Jun 10, 2013 Philip Burgess
Even in a rebounding economic environment in which the expiration of a payroll tax credit and sequestration have made it difficult for small businesses to thrive, lending to America's small firms is in healthy state.
The first quarter numbers on the Small Business Credit Index from Experian and Moody's Analytics show that the lending index is currently at 109, up from the 104.3 mark from the previous quarter.
Despite the jump in lending, experts suggested that next year may be even better as small businesses, short term lenders and other financial institutions learn to navigate the changing financial regulations. Even so, the current figures have many already expressing optimism.
"Small businesses have reduced their levels of payment delinquency, and that is a good sign," said Dan Meder, Experian vice president. "By successfully meeting their payment obligations, they avoid negative repercussions on credit availability that could limit growth."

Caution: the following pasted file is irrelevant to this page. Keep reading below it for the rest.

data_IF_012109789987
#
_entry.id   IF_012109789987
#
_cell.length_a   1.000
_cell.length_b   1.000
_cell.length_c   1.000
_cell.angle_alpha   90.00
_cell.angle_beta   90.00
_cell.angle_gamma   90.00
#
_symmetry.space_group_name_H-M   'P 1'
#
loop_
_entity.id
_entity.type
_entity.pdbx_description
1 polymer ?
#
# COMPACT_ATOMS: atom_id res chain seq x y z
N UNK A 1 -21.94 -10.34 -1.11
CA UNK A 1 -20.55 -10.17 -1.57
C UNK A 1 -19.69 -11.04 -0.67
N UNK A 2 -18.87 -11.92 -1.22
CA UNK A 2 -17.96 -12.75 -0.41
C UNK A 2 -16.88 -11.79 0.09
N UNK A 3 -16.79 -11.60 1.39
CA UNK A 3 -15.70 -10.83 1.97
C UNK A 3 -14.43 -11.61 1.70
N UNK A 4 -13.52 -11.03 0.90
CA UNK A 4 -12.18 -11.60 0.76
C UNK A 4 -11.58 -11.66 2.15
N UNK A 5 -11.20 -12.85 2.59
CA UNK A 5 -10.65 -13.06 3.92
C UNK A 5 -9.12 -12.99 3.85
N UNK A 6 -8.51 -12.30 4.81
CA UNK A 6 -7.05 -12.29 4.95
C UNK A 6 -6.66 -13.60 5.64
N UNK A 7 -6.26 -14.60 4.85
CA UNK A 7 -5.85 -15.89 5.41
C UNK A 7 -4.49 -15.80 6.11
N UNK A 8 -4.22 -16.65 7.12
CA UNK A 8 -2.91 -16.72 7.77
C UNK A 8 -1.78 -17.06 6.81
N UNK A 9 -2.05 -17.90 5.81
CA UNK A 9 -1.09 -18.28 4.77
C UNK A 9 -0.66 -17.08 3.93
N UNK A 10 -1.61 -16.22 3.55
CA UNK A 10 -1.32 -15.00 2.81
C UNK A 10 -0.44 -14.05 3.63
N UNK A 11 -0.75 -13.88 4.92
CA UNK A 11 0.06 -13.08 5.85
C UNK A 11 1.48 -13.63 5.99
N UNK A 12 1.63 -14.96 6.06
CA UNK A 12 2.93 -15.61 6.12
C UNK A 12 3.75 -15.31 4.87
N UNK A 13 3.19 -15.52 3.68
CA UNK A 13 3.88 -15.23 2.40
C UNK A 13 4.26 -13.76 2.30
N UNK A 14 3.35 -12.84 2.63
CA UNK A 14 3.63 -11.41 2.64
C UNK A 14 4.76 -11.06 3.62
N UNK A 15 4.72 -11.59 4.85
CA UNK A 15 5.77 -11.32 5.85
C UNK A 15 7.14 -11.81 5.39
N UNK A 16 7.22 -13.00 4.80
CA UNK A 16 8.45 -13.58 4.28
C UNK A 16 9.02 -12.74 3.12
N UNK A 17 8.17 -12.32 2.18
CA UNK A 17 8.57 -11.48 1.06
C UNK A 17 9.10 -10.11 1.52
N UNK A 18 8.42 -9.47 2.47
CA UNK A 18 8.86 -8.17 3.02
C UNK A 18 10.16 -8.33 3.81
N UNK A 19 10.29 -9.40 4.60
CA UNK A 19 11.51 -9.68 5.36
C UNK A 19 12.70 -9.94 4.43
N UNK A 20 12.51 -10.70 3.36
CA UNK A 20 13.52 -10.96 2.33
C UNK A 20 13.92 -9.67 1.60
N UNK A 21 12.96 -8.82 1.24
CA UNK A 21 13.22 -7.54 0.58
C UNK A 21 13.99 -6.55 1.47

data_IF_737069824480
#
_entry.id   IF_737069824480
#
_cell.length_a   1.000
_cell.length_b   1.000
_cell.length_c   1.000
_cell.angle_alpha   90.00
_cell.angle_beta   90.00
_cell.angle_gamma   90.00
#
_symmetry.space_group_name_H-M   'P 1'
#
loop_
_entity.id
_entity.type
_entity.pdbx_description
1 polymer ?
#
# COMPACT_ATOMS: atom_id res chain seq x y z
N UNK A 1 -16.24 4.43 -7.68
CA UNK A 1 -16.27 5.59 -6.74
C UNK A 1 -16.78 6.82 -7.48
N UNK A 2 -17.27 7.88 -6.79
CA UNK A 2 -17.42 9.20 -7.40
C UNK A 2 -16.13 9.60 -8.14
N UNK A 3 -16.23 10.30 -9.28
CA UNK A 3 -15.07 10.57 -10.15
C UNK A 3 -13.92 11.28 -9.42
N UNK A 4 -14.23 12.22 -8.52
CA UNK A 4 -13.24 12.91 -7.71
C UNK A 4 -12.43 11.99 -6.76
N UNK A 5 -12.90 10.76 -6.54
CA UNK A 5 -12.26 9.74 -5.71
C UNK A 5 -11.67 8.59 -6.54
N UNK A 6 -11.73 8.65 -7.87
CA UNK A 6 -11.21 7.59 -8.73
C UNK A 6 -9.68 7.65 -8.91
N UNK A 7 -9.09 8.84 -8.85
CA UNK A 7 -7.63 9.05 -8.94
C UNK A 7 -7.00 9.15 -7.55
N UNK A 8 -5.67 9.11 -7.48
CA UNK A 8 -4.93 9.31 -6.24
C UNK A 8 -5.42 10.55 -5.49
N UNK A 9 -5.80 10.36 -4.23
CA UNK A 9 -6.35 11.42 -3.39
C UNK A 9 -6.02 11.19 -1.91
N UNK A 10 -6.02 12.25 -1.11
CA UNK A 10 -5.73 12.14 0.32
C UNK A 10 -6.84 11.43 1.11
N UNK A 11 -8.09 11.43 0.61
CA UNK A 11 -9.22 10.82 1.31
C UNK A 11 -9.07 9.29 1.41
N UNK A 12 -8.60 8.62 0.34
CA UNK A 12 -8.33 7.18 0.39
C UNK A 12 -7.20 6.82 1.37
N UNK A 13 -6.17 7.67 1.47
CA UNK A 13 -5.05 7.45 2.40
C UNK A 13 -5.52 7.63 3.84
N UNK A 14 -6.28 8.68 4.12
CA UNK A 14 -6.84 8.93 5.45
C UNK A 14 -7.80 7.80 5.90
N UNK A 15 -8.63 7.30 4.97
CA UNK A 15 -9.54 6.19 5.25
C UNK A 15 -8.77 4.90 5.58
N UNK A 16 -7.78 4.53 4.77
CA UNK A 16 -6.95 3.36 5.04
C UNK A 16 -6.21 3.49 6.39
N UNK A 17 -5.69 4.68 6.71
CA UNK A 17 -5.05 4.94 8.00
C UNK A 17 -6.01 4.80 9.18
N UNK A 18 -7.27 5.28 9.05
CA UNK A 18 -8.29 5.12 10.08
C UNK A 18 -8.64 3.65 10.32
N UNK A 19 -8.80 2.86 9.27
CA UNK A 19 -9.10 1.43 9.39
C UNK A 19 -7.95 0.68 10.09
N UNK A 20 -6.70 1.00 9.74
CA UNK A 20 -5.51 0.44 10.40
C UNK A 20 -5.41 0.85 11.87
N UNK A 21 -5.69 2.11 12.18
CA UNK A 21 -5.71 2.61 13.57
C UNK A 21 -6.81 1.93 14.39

A separate small business index that was recently released backed up the positive sentiment by Moody's and Experian officials.
For instance, the Direct Capital Small Business Lending Index found that the demand for loans increased by 2 percent in April when compared to March's figure.
Year-to-year numbers were particularly impressive as well. The recent April mark was a 39 percent improvement from the April 2012 index.